The Los Angeles City Attorney’s office is stepping up efforts to close dispensaries it deems to be in violation of Proposition D, a set of rules aimed at curbing the city’s rapidly growing marijuana industry.
But some centers targeted by the city say they are legitimate operations and meet the criteria to stay open.
Attorney Arthur Hodge has threatened the LA City Council with litigation over Proposition D. Hodge represents two dispensaries – Downtown Patients Group Dispensary and the Timothy Leary Memorial Dispensary – and the latter is not on the official list of 134 centers the city says can remain open.
Hodge claims both of his clients adhere to the regulations established by Proposition D. The list of dispensaries, he adds, was compiled using arbitrary information that shuts out many dispensaries that follow the rules.
The city has refused to consider appeals from dispensaries that say they should be on the list.
“There are plenty of dispensaries not on that list that pay their taxes, registered before 2007 and are more legitimate than the businesses that opened up later, and the city is refusing to add them to the list,” Hodge said. “It’s not fair to the businesses that have been around and have complied with everything, because they are getting lumped in with the new businesses that are breaking the rules .”
Hodge said both of his clients registered under Los Angeles’ original Interim Control Ordinance of 2007, then registered again under follow-up legislation in 2010 and also registered under Measure M, the 2011 tax on medical marijuana dispensaries.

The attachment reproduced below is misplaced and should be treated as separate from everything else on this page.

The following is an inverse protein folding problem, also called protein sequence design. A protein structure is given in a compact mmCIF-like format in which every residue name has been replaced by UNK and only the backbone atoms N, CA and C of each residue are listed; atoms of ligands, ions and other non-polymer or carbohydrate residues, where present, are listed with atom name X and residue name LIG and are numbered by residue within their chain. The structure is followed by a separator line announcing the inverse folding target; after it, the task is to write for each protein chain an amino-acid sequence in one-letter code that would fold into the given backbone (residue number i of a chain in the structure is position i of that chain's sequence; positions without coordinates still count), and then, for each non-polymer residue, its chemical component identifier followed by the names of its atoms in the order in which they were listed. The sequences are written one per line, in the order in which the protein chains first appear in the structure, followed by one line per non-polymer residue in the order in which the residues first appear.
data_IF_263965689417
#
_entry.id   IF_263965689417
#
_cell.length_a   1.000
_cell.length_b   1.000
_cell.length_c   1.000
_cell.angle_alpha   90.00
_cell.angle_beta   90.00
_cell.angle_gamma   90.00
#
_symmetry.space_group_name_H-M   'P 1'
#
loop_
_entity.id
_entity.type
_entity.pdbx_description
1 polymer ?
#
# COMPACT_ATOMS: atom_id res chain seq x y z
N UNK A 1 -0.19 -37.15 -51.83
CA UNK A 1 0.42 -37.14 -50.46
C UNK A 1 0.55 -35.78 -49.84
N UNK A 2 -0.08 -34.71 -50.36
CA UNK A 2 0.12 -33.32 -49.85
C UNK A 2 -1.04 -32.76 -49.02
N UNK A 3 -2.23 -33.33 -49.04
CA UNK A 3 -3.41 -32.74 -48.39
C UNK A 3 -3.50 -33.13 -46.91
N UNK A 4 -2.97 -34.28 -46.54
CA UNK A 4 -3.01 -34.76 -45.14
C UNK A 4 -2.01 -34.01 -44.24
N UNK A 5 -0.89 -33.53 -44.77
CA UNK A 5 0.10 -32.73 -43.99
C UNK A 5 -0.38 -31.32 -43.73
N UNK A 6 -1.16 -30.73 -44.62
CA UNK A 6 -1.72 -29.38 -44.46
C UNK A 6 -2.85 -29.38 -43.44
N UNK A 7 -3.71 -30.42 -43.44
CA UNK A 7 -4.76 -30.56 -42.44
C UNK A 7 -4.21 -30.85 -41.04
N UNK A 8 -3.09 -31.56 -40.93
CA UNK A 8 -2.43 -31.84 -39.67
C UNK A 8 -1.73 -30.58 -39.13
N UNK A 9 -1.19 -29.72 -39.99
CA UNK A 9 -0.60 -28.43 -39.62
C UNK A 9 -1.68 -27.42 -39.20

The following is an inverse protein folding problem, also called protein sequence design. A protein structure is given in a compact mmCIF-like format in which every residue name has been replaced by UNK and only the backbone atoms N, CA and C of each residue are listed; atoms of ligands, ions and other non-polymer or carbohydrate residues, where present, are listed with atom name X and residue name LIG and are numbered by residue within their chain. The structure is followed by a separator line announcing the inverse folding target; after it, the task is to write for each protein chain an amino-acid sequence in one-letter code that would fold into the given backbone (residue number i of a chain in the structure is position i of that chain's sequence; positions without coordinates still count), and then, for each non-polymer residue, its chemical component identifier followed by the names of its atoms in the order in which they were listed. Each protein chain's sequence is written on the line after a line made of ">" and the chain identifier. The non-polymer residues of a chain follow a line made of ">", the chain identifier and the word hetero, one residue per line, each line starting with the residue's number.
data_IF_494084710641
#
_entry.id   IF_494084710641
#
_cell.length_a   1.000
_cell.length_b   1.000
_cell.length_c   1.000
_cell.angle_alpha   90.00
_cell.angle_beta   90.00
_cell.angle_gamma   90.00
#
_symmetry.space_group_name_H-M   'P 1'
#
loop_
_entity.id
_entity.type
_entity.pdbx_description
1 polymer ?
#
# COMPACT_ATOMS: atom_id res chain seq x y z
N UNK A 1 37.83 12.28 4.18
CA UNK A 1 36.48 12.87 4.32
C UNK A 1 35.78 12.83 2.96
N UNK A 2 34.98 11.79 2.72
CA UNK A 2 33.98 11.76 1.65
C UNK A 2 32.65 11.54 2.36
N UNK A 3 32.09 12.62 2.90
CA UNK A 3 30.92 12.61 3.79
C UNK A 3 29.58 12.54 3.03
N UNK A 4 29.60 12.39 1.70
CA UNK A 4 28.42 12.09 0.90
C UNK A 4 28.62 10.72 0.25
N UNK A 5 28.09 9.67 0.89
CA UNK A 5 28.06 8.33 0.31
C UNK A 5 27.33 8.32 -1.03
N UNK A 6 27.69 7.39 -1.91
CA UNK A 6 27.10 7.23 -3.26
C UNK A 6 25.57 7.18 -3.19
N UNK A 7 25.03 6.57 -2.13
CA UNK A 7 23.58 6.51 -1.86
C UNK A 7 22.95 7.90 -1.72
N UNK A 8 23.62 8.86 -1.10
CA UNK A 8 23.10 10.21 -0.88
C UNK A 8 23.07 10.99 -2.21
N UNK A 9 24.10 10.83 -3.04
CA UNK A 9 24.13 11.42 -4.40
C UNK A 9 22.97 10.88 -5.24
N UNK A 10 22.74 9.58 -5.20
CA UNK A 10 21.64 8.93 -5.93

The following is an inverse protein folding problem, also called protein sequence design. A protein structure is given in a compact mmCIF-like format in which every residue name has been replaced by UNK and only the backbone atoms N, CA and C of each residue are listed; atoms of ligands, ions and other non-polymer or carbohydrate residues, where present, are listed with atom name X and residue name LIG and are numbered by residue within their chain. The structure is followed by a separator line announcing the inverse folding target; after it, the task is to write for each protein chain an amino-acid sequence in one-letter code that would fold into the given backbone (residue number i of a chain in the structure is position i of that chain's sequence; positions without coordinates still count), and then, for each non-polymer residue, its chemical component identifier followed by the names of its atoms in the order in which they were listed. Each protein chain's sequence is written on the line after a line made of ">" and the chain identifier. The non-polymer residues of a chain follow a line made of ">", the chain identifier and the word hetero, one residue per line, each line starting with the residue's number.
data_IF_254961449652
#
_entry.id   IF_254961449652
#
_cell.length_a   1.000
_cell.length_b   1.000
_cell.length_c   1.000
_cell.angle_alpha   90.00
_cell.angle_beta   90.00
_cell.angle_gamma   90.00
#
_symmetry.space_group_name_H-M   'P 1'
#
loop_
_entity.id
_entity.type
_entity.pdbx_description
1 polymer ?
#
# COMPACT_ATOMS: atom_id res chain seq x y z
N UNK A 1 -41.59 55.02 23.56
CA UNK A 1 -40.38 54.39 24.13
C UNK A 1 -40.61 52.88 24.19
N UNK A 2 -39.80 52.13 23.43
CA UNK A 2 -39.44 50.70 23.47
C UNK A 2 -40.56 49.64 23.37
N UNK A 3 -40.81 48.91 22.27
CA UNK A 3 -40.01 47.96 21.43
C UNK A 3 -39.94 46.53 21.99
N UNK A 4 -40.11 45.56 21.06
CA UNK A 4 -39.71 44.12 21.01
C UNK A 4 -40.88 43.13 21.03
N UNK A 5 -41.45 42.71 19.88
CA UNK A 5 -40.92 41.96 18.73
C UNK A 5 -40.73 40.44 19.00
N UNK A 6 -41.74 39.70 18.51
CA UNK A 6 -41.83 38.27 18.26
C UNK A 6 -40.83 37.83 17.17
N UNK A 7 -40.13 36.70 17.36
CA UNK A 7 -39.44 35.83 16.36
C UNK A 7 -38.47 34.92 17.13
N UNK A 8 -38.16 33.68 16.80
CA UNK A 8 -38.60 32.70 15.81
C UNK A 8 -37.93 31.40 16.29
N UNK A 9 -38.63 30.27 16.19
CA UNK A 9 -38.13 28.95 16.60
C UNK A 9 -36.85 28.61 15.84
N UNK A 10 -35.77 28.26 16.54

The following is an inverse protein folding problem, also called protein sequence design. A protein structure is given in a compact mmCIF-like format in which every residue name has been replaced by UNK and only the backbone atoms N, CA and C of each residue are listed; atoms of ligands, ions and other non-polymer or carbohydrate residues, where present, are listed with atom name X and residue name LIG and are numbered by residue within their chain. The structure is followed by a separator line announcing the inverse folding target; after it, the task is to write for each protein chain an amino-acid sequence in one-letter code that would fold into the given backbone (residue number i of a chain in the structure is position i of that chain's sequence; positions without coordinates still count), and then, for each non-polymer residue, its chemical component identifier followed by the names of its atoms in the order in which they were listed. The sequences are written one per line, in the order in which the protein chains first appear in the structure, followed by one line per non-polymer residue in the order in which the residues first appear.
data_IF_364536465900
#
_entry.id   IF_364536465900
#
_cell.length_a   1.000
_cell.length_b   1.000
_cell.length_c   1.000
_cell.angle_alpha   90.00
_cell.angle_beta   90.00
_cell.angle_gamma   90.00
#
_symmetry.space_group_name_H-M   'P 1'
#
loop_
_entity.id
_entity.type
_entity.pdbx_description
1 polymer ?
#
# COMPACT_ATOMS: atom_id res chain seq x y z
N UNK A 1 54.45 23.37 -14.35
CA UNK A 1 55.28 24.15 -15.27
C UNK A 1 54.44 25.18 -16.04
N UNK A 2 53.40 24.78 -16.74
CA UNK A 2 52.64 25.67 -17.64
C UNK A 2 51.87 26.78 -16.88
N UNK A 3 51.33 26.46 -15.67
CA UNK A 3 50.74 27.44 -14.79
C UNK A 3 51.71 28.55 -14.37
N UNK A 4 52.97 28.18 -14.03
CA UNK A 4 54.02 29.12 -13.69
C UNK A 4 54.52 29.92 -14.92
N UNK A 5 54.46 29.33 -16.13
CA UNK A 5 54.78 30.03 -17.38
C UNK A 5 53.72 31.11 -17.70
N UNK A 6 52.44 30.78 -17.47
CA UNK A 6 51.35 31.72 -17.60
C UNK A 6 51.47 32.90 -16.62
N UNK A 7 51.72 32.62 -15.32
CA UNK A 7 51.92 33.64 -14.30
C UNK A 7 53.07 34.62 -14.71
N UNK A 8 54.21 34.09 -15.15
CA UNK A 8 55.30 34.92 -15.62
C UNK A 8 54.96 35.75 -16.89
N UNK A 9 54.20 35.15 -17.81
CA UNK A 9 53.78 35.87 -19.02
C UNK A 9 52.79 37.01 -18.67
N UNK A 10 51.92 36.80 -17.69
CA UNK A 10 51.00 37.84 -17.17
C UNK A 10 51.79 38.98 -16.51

The suit gives hope to other dispensaries that feel they’re in a similar situation. It also underscores the challenges Los Angeles will have in shutting down the hundreds of dispensaries that are defying the new regulations. The city will likely face a slew of similar legal challenges as it begins trying to force these centers to close.
Hodge said a major goal of his lawsuit is to find out the methodology the City Attorney’s office used when compiling the list of 134 dispensaries. The list has been published on the City Clerk’s website, and Hodge believes police officials rely on the list when targeting dispensaries. So far, he said, he has not been given information about why some dispensaries were included and others were shut out.
“[My clients] have stamped documents saying they made these filings on time and paid their taxes,” Hodge said. “They need to be reasonable in adding other people to the list.”
The City recently began targeting business partners of dispensaries that are not on the list. On Monday, an official said the City Attorney’s office has issued a $500 penalty to Donald Curtis Andrews, a landlord who housed the Universal Holistic Collective in South Los Angeles.
Andrews can have his case dismissed if he pays the $500 fine and complies with terms of the court order, which includes not renting to any marijuana businesses. If he violates the terms, he faces 36 months of summary probation, an additional $1,000 fine and 45 days in county jail or 30 days of community service.
Rob Wilcox, a spokesperson for the city attorney, said summonses are being issued based on community complaints and collaboration with the police departments and the Building and Safety Department.
Voters approved Proposition D in May, and shortly thereafter the city began shutting down dispensaries it deemed to be in violation of the measure. In June, the city sent out 1,716 letters to landlords and dispensary owners ordering them to cease operation. In early October, the city said it shuttered 38 dispensaries. An additional 42 dispensaries voluntarily closed since the spring, the city said.
But hundreds of illegal dispensaries are still operating, causing unexpected challenges for centers that have the go-ahead from the city to remain open.
According to the proposition, all medical marijuana businesses within the city are banned, with immunity given to dispensaries that “operated since September 2007, previously registered with the City, and continue to meet other requirements and operational standards.”